National Literacy Team Looking at Learning Between Boys and Girls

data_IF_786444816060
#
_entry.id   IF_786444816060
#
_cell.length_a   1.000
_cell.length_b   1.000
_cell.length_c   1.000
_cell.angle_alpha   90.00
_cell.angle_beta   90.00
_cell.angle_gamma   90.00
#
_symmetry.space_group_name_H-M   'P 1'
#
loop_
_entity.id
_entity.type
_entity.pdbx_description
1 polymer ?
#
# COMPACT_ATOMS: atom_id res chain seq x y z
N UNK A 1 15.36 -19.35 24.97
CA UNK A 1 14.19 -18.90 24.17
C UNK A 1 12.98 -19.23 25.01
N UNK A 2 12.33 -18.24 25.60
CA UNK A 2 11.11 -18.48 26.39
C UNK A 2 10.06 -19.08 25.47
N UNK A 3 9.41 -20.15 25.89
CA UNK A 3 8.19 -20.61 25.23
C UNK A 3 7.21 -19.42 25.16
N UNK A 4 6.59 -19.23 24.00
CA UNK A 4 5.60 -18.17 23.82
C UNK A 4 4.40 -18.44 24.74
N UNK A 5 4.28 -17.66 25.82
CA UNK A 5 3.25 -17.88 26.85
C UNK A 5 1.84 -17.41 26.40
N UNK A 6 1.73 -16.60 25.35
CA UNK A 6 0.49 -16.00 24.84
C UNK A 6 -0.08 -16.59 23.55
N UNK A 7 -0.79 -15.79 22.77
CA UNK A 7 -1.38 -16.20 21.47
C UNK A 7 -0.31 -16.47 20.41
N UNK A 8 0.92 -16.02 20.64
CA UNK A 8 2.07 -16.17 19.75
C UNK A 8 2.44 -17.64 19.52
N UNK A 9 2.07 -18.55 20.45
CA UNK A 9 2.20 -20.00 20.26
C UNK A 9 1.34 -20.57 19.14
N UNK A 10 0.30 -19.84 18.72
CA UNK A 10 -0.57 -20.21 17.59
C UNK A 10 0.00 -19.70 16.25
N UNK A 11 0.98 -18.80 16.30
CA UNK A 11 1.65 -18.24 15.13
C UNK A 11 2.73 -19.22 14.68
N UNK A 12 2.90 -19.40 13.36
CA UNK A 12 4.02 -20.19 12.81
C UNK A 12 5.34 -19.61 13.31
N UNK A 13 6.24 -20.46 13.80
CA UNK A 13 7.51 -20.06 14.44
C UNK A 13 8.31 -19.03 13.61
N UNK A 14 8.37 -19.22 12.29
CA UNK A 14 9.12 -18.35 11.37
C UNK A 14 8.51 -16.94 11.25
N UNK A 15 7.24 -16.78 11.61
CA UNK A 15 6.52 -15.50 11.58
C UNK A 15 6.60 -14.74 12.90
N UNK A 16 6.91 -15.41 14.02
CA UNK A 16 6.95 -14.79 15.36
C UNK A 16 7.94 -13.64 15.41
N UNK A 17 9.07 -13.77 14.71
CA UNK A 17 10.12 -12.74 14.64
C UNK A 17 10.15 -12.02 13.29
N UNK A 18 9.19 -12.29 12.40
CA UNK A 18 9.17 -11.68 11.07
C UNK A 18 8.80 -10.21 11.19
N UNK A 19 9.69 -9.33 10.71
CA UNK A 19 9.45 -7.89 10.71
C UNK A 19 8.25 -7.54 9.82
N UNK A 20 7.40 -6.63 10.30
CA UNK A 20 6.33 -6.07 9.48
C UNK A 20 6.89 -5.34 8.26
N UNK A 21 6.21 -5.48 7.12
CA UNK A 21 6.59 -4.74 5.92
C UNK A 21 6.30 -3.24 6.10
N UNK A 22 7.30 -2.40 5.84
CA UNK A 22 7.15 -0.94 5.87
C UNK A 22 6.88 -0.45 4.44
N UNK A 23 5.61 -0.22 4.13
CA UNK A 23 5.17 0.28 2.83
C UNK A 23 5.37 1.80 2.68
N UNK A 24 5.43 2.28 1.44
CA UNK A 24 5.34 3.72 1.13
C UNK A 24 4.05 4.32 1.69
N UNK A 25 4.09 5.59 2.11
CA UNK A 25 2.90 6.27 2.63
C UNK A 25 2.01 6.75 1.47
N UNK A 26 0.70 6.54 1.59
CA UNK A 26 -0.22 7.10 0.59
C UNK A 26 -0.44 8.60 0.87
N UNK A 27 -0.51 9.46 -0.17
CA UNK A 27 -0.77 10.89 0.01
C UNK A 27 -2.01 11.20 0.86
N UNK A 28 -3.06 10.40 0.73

first_imgNational Literacy Team Looking at Learning Between Boys and Girls UncategorizedApril 7, 2008 Advertisements RelatedNational Literacy Team Looking at Learning Between Boys and Girls RelatedNational Literacy Team Looking at Learning Between Boys and Girlscenter_img FacebookTwitterWhatsAppEmail The Ministry of Education is aware of the fact that boys learn differently from girls, and the issue is being addressed by a literacy team, National Literacy Co-ordinator, Laurel Brent Harris has said. Mrs. Brent Harris was responding to questions during a recent JIS ‘Think Tank’, where she outlined the Ministry’s four-pronged National Literacy Strategic Plan, as well as the composition of the Literacy Management Team.This four-pronged approach, she explained, is intended to carry forward the Ministry’s mandate of raising the levels of literacy of Primary and Secondary students across Jamaica.Giving her views, the Co-ordinator said: “Boys learn differently from girls. This fact is now getting the attention it deserves.” She informed that the issue is now being discussed around the world, particularly since boys’ underperformance in relation to girls is at a crisis level, adding that because of this, “we have a national team which is addressing the issue.” “We are currently putting in place special programmes which will help teachers to understand how to customise their instruction in order to ensure that the boys benefit as much as the girls,” she said.Mrs. Brent Harris informed that a segment of the four-pronged approach is focused instruction, through the in-service and pre-service professional development, and differentiated instruction.The other three prongs include: data-driven decision making in teaching and learning, analysis of performance on national tests, students’ cumulative records and planning, and implementing customised interventions to address findings; targeting schools that have particular challenges, as evidenced by a pattern of low performance over a period of three to five years; and establishing partnerships with stakeholders, inclusive of parents, the public and the private sector and soliciting support for literacy endeavours through a public education campaign.“In focused instruction, we are working with the teachers and guiding differentiated instructions for boys,” Mrs. Brent Harris explained, noting that this whole concept of how boys learn is one of the sub-strands under the ‘focused instruction’ prong.“Learning differences between boys and girls would come under differentiated learning by gender, interests, age and special needs. We are looking at learning styles, how boys learn as against how girls learn, how we select materials for boys versus girls,” she added.In relation to how schools would be structured to take account of the learning differences between boys and girls, she said that this is an ongoing consideration among educators.“Indeed, different options are being pursued in some regions, and other recommendations have been advanced. Within the Ministry these options are being actively evaluated. In the interim, we are working closely with the teachers, to sensitize them to recognizing and responding appropriately to the learning style of boys,” Mrs. Brent Harris said. RelatedNational Literacy Team Looking at Learning Between Boys and Girlslast_img read more